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Hillary Rodham Clinton, Elliot Spitzer, John Spencer and Andrew Cuomo have all been declared the winners of their respective primaries, making it a clean sweep for all four pre-race favorites.
the New York State Attorney General, was declared the winner of Tuesday's Democratic gubernatorial primary shortly after polls closed at 9 p.m., easily defeating Nassau County Executive Tom Suozzi.
"Tonight we embark on a journey I'm proud to be part of," Spitzer told supporters in his victory speech. "Thank you, New York, for giving us the opportunity to turn this state around. And we will do it."
Suozzi offered his concession from Long Island shortly after 10 p.m. and immediately endorsed Spitzer in the race for governor.
"I got in the race for governor to do the best I could," Suozzi said. "I tried to make this a campaign of new ideas, and I think we made a real difference in the state of New York."
In the primary to represent the Democratic Party in the race for Senate, Hillary Rodham Clinton won an easy victory over anti-war activist Jonathan Tasini, and will face former Yonkers Mayor John Spencer in the November election.
Spencer was declared the winner over Reagan-era Pentago official "K.T." McFarland
shortly after 9:40 p.m.
When asked by NY1's Bobby Cuza, why he thinks he has a shot at winning the Senate seat in the Democratic State of New York, Spencer indicated that he remains undaunted.
"It's been done before," he said. "Ronald Reagan won New York; Al D'Amato won New York... This idea that it can't be done is un-American."
In a concession that sounded more like a campaign speech, McFarland read from notes, outlining the values of the Republican Party as she sees it, including a reduction in government spending, strong investment in defense, weaning New Yorkers and Americans off of foreign oil and encouraging minority involvement in the GOP Party.
In what was expected to be the closest thing to a tight race, former federal Housing Secretary Andrew Cuomo was declared the winner of the Democratic primary for state attorney general shortly before 10 p.m., defeating former New York City Public Advocate Mark Green.
Speaking just before 11 p.m., Cuomo triumphantly thanked the hundreds of people who supported his campaign, introducing several members of his family by name as he invited them onto the stage with him. He then acknowledged his gratitude for being included on what he called a "great, great Democratic ticket."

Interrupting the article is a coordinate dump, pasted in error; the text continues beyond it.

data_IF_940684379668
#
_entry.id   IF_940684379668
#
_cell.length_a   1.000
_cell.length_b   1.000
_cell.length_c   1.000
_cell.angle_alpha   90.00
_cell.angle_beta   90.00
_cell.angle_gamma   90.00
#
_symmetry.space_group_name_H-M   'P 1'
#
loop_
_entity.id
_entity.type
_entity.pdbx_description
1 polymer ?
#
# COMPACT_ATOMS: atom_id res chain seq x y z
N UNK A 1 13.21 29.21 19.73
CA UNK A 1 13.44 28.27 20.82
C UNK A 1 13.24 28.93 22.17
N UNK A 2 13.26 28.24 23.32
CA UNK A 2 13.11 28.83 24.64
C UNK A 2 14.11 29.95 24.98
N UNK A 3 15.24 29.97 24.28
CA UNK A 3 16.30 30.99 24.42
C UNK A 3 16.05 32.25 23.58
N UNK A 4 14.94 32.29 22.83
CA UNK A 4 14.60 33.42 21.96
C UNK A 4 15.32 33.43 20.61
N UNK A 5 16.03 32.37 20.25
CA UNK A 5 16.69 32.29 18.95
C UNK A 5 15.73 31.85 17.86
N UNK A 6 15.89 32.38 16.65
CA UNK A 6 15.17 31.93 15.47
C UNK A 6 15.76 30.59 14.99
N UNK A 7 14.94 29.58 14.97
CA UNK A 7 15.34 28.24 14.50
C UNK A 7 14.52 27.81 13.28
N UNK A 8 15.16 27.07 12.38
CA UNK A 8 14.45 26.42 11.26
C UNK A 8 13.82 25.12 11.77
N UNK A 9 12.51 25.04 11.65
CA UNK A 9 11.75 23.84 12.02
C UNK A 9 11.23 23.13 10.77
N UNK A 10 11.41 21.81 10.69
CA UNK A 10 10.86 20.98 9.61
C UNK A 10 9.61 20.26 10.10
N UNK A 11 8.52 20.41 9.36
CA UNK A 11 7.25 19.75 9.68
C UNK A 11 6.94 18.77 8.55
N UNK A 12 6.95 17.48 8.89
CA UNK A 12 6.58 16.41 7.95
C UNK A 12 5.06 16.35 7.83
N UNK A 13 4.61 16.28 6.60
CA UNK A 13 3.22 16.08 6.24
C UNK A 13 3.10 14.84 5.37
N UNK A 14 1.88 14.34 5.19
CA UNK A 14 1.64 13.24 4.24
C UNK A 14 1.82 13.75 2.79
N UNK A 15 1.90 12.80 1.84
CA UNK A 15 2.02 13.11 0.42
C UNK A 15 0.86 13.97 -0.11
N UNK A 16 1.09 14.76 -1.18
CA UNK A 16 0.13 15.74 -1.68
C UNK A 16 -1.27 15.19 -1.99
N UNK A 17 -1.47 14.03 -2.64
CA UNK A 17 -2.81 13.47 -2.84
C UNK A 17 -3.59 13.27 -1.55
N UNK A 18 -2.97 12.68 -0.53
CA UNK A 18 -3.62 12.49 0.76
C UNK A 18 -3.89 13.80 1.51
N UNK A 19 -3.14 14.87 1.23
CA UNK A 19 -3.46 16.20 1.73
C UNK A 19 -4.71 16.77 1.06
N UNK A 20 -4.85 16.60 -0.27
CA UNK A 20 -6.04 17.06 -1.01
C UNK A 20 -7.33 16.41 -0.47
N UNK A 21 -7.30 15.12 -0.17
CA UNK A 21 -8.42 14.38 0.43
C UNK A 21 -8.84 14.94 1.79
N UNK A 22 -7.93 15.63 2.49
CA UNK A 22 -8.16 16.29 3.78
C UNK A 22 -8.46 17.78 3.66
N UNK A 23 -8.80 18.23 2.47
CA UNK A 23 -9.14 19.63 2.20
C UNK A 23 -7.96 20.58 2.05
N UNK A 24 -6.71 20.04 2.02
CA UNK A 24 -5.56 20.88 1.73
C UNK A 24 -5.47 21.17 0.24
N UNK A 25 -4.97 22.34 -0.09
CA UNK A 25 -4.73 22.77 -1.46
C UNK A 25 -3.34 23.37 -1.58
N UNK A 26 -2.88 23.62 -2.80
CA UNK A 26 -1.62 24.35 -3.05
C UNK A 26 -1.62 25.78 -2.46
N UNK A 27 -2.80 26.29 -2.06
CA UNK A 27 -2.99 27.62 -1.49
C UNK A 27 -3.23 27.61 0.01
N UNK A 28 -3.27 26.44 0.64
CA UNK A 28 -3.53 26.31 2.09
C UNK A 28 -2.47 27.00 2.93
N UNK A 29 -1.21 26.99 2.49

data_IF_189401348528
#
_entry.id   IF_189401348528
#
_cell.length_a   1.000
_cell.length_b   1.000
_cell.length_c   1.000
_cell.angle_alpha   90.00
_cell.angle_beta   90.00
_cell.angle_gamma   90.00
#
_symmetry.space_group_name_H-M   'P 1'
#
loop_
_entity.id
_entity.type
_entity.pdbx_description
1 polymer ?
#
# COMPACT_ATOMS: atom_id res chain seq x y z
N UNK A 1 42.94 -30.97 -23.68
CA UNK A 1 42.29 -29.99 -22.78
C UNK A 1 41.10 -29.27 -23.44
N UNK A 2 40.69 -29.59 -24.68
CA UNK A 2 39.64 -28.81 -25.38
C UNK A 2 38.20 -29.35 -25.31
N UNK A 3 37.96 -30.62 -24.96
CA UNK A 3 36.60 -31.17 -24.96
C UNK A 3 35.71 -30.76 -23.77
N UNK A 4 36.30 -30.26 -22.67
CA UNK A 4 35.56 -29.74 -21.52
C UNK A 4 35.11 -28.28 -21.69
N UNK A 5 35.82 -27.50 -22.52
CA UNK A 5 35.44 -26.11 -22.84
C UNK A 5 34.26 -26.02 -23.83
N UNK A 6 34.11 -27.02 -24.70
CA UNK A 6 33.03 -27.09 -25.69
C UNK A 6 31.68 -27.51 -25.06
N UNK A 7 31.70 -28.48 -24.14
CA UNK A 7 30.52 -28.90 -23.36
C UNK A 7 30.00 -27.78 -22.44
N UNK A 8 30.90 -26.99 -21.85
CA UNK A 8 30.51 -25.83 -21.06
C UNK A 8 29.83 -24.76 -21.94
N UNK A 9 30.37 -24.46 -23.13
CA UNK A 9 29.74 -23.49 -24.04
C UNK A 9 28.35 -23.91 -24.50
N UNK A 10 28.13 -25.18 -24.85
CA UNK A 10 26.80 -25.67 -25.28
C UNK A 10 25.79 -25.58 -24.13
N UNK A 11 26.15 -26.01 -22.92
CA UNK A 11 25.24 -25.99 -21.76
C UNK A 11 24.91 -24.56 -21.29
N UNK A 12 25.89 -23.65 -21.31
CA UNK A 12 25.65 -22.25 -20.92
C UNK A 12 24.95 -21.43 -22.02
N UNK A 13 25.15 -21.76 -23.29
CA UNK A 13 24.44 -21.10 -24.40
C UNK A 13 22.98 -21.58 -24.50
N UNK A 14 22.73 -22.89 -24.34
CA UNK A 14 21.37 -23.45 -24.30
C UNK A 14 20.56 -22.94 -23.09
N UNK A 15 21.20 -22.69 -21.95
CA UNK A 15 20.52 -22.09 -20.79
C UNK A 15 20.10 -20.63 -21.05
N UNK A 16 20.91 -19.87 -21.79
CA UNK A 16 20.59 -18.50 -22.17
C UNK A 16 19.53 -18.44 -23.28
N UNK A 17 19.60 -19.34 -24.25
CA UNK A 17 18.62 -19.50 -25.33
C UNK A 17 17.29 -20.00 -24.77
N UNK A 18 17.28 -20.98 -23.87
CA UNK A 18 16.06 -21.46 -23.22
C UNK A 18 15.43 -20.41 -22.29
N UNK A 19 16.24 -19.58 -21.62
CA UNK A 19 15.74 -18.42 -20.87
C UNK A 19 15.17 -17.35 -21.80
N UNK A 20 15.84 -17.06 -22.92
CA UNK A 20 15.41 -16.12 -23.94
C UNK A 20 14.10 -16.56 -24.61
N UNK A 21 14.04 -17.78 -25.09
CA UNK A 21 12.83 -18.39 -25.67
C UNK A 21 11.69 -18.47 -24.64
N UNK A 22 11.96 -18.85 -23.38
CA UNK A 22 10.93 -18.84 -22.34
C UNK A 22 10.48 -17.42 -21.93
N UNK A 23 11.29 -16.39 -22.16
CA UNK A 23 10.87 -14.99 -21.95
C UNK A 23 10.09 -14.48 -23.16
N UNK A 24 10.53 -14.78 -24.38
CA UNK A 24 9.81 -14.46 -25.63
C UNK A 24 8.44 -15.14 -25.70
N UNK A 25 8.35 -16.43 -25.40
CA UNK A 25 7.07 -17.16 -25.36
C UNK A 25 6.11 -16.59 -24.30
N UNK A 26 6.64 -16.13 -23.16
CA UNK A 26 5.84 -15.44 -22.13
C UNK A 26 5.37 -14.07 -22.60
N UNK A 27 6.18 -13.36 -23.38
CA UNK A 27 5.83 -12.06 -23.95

"November has a lot of promise," Cuomo said. "And a better future for the State of New York."
Cuomo also indicated that he plans to hit the ground running Wednesday, launching a statewide campaign tour, during which he plans to "speak to people's hopes, not their fears."
"You've made me the comeback candidate," he said to those gathered at in Midtown, to wild applause.
In a gracious concession speech, delivered from Lower Manhattan just after 10:30 p.m., Green praised Cuomo and expressed his support for him in the general election.
"They started ahead and they ended ahead. It's a success that will serve Andrew Cuomo well when he serves as our attorney general," said Green. "We fought hard and well and there's enormous satisfaction in that."
But while Green didn't indicate whether this would be his last race, he did concede that he may not be a good politician, he is a "good teacher and advocate." He said he intends to continue to contribute in those capacities.
"This is goodnight, but not goodbye," he concluded.
Trailing behind Green was former Clinton White House official Sean Patrick Maloney. A fourth name also appeared on the ballot, although Democrat Charlie King actually dropped out of the race last week and threw his support behind Cuomo.
Cuomo will take on Republican Jeanine Pirro, who did not face a primary challenge Tuesday.
Polls heading into Primary Day indicated that Spitzer had a landslide lead over Suozzi in the gubernatorial primary
. Both men cast their vote Tuesday morning to determine who will face former State Assembly Minority Leader John Faso in the November general election.
Likewise, Clinton was expected to coast easily to victory in her the Democratic primary
Low turnout left poll workers at P.S. 19 in Corona, Queens waiting for voters to come out.
"It is very slow this morning," said one poll worker.
"Here we take it for granted. We don't come out, and people don't understand this is what affects day to day life," added another.
Even some voters who did turn out admitted they don't usually focus on the primaries.
"One of my friends is running, so that's why I came out, to vote for him. [I probably wouldn't come out if he wasn't running], not on Primary Day," said a voter.
Those who didn't voting were not apologizing.
"I'm not voting in the primary. I'm voting in the general election. I don't consider the primary election as important as general election," said a non-voting Queens resident.